Runbow Review

Runbow is a colorful, 2D platformer made for parties and gamers of all ages. It is a game where obstacles and paths change depending on the background color, leading to an almost certain death when a platform you were on disappears. While there are several modes of play – with single player, local multiplayer, and online multiplayer available for your choosing – Runbow is most suitable as a party game. Of course, at the end of the night when all your friends leave, you can also enjoy it at your own pace with their single-player mode (tip: this can be your practice time so you can be better than them the next time they come over).

Because I have like two friends, I was happy to learn that Runbow offers a pretty comprehensive campaign for solo players like myself. While sometimes I do crave companionship (which is why we are also blessed by 13AM Games with an online play option if physical friends are not available), if I had a choice, I do prefer accomplishing missions on my own. Thankfully, there are multiple adventures I could go on by myself, and the controls were incredibly easy to learn. As a reminder, to fully enjoy online multiplayer mode on PS4, you will require PlayStation Plus. As another reminder, to fully enjoy local multiplayer mode, you will also require friends.

I started off with the Adventure Mode, which provides over a hundred levels for solo gamers. It has a unique way of choosing levels to advance in, too. Unlike many other games where you move from Level 1 to Level 2 to Level 3, Runbow allows you to choose from a couple of options. Instead of a linear progression, the levels are laid out on a grid where you can opt to move up the grid, or move to the right, and so on. You also get rewards based on how long you took at each level – the shorter the time, the larger the reward. Sometimes, if I felt frustrated with a level, I had the option of skipping it and trying another level instead. However, with this many levels in a platforming game, it does get fairly repetitive. There are small challenges in each level to keep it interesting, such as collecting coins or running away from a spiked wall, but I found it a bit less amusing to play on my own.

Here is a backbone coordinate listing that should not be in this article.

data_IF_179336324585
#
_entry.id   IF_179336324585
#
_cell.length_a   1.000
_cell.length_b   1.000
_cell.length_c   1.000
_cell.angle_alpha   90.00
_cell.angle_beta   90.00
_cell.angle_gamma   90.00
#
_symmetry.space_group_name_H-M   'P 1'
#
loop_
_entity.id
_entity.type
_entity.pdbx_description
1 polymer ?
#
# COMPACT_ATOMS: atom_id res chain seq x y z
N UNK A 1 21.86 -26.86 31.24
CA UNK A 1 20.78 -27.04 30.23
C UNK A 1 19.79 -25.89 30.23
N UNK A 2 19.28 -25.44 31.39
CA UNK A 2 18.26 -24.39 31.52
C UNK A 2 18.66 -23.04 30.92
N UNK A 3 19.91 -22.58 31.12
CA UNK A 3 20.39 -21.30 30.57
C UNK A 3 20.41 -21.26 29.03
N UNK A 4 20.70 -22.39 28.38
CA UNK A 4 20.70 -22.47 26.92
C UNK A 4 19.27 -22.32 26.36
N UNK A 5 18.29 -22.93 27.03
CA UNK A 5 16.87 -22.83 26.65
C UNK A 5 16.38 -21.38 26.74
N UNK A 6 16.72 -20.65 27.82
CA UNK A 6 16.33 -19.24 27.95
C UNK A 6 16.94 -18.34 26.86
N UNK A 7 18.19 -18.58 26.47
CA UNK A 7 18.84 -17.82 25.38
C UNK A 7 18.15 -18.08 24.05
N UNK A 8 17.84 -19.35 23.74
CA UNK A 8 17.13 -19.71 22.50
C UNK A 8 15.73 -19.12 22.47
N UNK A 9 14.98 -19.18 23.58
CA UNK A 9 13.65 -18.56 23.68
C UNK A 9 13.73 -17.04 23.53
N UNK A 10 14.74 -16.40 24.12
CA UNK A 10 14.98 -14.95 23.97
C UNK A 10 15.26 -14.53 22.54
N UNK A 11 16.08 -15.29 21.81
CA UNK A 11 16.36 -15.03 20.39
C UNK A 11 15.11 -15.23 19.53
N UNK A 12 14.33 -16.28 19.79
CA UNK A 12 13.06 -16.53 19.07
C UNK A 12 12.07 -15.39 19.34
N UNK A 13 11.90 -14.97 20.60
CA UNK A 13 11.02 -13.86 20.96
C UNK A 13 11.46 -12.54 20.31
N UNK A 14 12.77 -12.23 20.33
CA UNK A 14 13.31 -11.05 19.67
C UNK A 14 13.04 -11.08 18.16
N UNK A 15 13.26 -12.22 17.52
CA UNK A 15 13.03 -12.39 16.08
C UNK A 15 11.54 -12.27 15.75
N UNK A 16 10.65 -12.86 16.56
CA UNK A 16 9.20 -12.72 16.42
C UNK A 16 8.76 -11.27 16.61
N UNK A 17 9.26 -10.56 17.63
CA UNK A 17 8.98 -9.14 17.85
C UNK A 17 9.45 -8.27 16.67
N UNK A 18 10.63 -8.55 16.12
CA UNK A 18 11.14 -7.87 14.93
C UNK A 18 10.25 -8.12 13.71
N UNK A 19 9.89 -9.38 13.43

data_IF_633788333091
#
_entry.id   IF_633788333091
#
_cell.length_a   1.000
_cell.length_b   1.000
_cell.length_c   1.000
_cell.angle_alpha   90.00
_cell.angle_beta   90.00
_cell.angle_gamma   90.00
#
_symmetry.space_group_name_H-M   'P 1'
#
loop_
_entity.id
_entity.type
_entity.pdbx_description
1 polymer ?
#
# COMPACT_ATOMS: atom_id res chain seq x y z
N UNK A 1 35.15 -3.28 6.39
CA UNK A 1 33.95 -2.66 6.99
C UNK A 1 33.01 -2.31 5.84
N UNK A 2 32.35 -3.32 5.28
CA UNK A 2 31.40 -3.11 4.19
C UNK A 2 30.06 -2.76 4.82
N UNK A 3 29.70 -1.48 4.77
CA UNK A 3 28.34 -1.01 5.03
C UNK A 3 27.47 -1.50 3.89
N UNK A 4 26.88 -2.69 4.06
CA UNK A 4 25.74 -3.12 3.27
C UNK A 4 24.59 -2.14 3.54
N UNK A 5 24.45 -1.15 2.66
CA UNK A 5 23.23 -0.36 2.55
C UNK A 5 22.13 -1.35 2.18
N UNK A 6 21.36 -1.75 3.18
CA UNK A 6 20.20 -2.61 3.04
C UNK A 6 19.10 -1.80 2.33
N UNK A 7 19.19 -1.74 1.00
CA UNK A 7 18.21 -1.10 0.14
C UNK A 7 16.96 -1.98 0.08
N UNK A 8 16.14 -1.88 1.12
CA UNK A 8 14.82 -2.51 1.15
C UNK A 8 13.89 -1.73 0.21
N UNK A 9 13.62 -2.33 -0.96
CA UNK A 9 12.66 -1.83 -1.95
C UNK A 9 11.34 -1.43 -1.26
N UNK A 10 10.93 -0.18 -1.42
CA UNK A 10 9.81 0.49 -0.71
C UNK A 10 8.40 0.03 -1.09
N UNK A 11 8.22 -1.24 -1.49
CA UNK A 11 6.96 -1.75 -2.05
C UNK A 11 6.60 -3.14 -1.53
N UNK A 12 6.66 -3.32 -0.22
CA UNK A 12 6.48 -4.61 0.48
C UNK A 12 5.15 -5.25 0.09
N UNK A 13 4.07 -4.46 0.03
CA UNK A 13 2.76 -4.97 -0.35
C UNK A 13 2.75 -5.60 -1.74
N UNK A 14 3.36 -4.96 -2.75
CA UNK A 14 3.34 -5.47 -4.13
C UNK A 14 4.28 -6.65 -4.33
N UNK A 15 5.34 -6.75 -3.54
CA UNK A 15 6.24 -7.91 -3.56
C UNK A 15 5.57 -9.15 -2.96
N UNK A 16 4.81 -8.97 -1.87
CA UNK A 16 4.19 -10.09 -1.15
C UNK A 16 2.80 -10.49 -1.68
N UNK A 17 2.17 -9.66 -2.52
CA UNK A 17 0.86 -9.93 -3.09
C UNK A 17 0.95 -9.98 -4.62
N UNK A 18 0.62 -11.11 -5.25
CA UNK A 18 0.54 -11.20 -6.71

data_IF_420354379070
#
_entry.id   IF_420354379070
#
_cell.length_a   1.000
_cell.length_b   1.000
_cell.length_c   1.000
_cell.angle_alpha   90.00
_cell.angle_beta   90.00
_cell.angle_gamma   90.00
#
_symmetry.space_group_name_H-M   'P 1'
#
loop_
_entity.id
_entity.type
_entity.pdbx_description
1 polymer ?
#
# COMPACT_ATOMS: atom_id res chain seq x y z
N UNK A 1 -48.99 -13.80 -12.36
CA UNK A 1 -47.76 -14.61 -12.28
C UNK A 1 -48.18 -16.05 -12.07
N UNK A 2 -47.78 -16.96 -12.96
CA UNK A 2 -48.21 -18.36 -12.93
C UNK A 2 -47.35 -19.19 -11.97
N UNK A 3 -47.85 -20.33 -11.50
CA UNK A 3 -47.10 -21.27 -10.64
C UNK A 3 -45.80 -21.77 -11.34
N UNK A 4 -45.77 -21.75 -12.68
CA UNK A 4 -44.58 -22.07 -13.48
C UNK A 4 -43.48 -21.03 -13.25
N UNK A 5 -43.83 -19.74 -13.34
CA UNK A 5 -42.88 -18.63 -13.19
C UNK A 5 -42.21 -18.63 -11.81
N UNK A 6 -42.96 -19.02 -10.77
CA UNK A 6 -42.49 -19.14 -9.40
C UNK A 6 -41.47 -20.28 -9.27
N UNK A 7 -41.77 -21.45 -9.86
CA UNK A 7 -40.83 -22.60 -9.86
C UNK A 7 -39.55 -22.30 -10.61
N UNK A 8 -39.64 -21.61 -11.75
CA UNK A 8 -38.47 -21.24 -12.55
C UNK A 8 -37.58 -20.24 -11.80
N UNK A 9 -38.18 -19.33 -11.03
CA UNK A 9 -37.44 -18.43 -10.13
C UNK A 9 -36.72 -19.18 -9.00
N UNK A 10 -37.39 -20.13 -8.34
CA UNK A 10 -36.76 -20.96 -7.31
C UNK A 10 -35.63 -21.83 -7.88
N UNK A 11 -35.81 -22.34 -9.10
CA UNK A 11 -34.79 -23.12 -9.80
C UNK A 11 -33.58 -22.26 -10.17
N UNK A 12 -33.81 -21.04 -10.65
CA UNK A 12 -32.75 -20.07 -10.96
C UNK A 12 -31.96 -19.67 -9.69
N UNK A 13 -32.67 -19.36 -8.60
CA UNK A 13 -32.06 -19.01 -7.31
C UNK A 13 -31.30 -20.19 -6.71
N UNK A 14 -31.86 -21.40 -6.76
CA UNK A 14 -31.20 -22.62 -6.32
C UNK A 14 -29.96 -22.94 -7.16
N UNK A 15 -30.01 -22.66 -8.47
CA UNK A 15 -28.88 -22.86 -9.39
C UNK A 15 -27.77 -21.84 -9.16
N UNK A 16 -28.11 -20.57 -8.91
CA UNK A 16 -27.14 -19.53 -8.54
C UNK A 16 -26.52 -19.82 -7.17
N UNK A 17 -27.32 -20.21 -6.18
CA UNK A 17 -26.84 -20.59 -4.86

How Strong Is Your Friend Game?

Another option (for when your friends aren’t around) is to give a shot at the “Bowhemoth”, which is for single player masochists. This mode is where you can die many deaths while trying to attempt the hardest platform running the game has to offer.

But when your friends are around, Runbow really shines as a multiplayer platforming game. There is the classic Run experience, where you race against your friends for the trophy at the end of each level. It is extremely chaotic and competitive, but also a lot of fun. While the levels may offer similar obstacles and challenges, no level is the same because of your friends’ actions. Besides racing to a finish line, there is also the Arena and King of the Hill. Arena involves being the last one standing, with players jumping around platforms trying to knock one another off. King of the Hill is more challenging and can be slightly frustrating – the goal is to get to a crown and touch it for a total of 6 seconds. These two modes can be the ender of friendships, but it’s probably worth it.

My first impressions of this game were very positive. The introduction was short and sweet, with extremely fitting background music to go along with the colorful theme. Nothing was overly complicated, and it was easy to appreciate the artwork and colors the developers have put their time into. Everything about the game was well organized into sections, with clear visual indications of which mode is for one player and which mode is for multiple players. The little tune being played while running was fun and whimsical, and even my cousin, who never plays video games, wanted to try it out because of the music.

Runbow Pocket

Truth be told, Runbow really challenged my response rate and processing speed, and I actually think my attention span and reaction time has improved because of this game (yes mom, video games can be beneficial!). It does become more and more intuitive the more you play, but I did feel there was a learning curve. However, do not be discouraged by dying too many times, because eventually, it will become almost natural to you. Once you get the hang of the color changes and controls, it is really an enjoyable game to have in your collection.

Runbow really is most suitable as a multiplayer game – even a solo player like myself will have to admit that I would rather play this with friends. While the Adventure Mode was fun on its own, in comparison to everything else the game had to offer, it was hard to just focus only on a single player mission. Overall, I will have to say that Runbow has impressed me with its gameplay and simplicity, and all I need now are more friends to play video games with.

*** PS4 code provided by the publisher ***